Emerging Creative alumnus Christi du Toit believes the challenges of working as an independent creative are universal. After flexing his creative muscles at the 2014 Emerging Creatives programme, du Toit has nurtured his love for illustration and design, cultivating a signature style. We caught up with the South African artist to find out how his craft has evolved since the exhibition.
How would you describe your evolution as an illustrator?
The change was really a very natural progression of growth, both physically, mentally, and creatively. My work really grew with me as a person. There’s such a big leap between being a student, and being a working, practising creative, that I think my work really evolved and matured without me even realising. I would say I drove my style and my work into a direction that is more tailored to my personality, more versatile, yet still recognisable, and all-and-all just more ‘me’, where, looking back, I can now see that my earlier work was not as original as I thought at the time.
How did the emerging creatives programme shape you as a creative?
To date, I have never had an opportunity as extensive to be able to showcase my work to such a huge crowd of people in person. I feel like having the opportunity to present yourself and your work in person and to talk about it casually and not in a business-email context gives you the chance to communicate on a base level with potential clients, which is great. People can get to know you, they see you, they can ask you questions, and I feel like it is hugely beneficial in creating a name for yourself. For me, it was amazing to be able to meet a lot of people who already knew my work and who I was, and it was truly humbling.
Do you have any criticisms of the programme?
For me, the programme was spot on. Design Indaba took extra care in catering for the Emerging Creatives and the experience was one for the books. If I have to be completely honest, I’d say that I really liked the original way the Emerging Creatives section was integrated with the rest of the Design Indaba Expo. I think that the more recent, hosting at the Watershed may have been a great idea, but it takes away from the experience of being able to showcase your work alongside the bigger, already-established creatives, which I feel is such an important part of the Emerging Creatives programme.
What are the challenges you face as a South African creative?
Realistically, the biggest challenge, especially when working for yourself, is to be your own boss and your own creative director. By that I mean, getting up early every morning, being disciplined enough to sit at my desk all day even though I work from home where distractions are everywhere, and (this is a big one) budgeting for the quieter months.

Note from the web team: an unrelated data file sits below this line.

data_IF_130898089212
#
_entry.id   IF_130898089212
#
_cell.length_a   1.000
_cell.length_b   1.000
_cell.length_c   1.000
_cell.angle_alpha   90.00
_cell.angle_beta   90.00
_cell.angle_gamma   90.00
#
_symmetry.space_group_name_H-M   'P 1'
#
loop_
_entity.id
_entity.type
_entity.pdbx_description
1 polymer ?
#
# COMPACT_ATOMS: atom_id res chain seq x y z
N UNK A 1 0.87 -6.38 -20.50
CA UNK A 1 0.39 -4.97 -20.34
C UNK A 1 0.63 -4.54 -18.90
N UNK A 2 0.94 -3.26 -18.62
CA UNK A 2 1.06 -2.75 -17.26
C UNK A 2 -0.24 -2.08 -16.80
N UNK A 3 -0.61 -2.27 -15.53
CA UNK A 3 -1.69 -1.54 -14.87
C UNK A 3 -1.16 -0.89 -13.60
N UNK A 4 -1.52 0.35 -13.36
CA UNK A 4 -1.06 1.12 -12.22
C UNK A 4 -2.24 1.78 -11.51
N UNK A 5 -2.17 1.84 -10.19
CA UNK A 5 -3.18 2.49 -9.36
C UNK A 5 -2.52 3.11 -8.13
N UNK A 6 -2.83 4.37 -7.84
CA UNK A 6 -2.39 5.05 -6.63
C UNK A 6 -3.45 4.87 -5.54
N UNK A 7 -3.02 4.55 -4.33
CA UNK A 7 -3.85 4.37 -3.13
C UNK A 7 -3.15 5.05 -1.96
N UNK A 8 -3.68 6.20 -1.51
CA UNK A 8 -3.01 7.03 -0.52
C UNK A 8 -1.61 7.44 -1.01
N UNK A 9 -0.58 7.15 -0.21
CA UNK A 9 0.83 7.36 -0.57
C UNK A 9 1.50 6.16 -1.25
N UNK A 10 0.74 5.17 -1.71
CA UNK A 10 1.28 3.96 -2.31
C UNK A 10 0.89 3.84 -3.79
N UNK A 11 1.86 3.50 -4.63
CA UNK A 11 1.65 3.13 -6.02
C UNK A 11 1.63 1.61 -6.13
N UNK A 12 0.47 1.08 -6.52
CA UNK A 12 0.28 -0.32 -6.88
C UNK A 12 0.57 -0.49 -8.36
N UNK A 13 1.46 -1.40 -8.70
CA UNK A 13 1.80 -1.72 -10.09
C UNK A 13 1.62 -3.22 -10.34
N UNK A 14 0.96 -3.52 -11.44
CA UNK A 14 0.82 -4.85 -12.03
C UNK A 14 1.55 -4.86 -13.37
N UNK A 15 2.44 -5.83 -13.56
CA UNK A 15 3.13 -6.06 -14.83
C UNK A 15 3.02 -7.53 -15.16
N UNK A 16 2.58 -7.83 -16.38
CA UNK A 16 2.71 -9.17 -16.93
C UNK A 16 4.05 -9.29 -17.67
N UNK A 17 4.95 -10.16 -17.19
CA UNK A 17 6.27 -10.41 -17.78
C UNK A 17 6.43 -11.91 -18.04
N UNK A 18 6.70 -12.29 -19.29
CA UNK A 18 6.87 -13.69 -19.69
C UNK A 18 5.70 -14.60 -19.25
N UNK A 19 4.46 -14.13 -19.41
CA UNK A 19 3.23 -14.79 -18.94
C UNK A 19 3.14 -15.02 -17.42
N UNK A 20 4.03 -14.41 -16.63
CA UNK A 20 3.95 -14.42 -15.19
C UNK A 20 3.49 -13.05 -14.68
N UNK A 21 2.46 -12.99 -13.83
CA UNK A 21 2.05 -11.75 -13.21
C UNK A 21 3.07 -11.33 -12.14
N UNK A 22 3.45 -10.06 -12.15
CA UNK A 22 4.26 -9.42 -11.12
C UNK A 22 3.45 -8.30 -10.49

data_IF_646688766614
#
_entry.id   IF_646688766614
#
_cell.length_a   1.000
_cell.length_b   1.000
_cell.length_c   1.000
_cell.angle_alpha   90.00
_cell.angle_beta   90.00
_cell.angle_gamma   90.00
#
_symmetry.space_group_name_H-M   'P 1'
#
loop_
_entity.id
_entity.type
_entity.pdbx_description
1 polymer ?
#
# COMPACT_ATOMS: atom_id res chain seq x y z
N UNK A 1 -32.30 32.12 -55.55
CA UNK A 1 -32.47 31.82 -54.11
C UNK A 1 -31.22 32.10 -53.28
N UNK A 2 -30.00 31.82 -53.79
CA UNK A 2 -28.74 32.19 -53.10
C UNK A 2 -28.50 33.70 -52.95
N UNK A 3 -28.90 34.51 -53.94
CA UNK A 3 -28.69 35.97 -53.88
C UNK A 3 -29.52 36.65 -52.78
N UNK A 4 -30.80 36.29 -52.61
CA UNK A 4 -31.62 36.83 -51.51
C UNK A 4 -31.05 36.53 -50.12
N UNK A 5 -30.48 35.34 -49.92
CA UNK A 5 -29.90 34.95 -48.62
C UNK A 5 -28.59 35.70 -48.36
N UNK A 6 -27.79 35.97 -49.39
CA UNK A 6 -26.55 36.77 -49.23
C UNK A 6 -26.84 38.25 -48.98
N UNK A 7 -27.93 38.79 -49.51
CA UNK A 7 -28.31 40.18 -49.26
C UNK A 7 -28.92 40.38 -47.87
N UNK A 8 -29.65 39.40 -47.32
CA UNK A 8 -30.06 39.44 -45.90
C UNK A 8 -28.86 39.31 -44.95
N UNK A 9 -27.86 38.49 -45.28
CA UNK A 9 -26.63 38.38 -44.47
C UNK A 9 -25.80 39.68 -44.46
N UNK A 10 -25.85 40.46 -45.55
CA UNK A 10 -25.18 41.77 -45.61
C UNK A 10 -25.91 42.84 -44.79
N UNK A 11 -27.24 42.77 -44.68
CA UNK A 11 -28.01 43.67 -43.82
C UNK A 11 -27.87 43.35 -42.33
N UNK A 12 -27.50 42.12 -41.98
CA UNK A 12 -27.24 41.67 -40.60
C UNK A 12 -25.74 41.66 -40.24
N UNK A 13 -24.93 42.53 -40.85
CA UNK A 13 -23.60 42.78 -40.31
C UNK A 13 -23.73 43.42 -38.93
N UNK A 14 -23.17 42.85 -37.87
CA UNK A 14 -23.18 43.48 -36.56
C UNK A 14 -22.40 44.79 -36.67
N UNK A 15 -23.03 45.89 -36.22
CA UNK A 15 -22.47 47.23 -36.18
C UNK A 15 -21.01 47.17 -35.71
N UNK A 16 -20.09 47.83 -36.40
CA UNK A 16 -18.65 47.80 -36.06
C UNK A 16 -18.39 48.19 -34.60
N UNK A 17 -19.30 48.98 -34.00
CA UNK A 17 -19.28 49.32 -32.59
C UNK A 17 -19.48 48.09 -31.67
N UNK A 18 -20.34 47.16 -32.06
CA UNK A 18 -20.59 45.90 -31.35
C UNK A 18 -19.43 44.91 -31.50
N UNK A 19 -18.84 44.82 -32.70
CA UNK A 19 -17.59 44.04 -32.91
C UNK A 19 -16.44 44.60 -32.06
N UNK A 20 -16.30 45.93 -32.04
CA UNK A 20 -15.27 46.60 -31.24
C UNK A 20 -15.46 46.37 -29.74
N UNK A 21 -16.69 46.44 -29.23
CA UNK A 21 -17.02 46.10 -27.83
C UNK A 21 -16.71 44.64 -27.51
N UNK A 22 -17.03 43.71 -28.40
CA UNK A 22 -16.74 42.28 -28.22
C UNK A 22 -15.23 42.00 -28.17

I think being a creative is such an incredible honour, that it’s easy to forget that it’s still a career and you need to make a living from it. I’m always the first one to say “I draw for a living!”, but the reality is that I actually provide clients with design knowledge and well produced, graphic solutions to meet their needs. I suppose, in a way, my job is to craft or contribute to a brand’s visual appeal that communicates with their respective markets.
What themes do you explore in your work?
My work is driven by its purpose, whether that be artwork for a gig poster, a t-shirt design, or even illustrations to be used on packaging or for advertising. A good example here could be editorial illustration work (artwork done to accompany written articles), as the illustration should always be conceptualised to reflect the content it is created for. My personal work is a bit vaguer in theme, and loosely drawn, and is often driven more by my imagination rather than the specifications of a brief.
What do you believe sets you apart from other illustrators?
My use of colour and texture seems to be a differentiator to a large extent. I’ve approached my work in many different ways through the years in search of a certain look. It’s ever-changing so it’s difficult to explain accurately, but all the trial and error has helped me create a path and approach that I feel quite comfortable with.
Describe your process...
I rarely use a single program to create my work, it’s usually a big mixture of analog and digital. I’ll draw my ideas on paper first, and refine them by painting over them in Photoshop. Then I bounce back into Illustrator to create shapes are guides, and then go back into Photoshop again. This carries on for a while before I reach the end product, so it’s very much a ping-pong approach, and I think it shows and adds a slightly different look to my work. I think many illustrators get caught up in creating work in a single program, and usually in a very digital way and that can often result in artwork losing its expressive quality, so that’s something I try to consciously avoid while working.
How would you describe your signature style?
I would say my work has a certain ‘grit’ to it. I’ve never been one to aim for my work to look overly digital. I started drawing by hand, so I like to honour that approach, even when working digitally. I try to retain the hand-drawn, imperfect look wherever possible.
Design Indaba stopped its influential Expo in 2015 with the aim of pushing creative boundaries in new, fresh ways. Some elements of the expo, like the Emerging Creatives programme, still provide a platform for South Africa’s up-and-coming creatives. Entries for the 2017 Emerging Creatives programme are now open.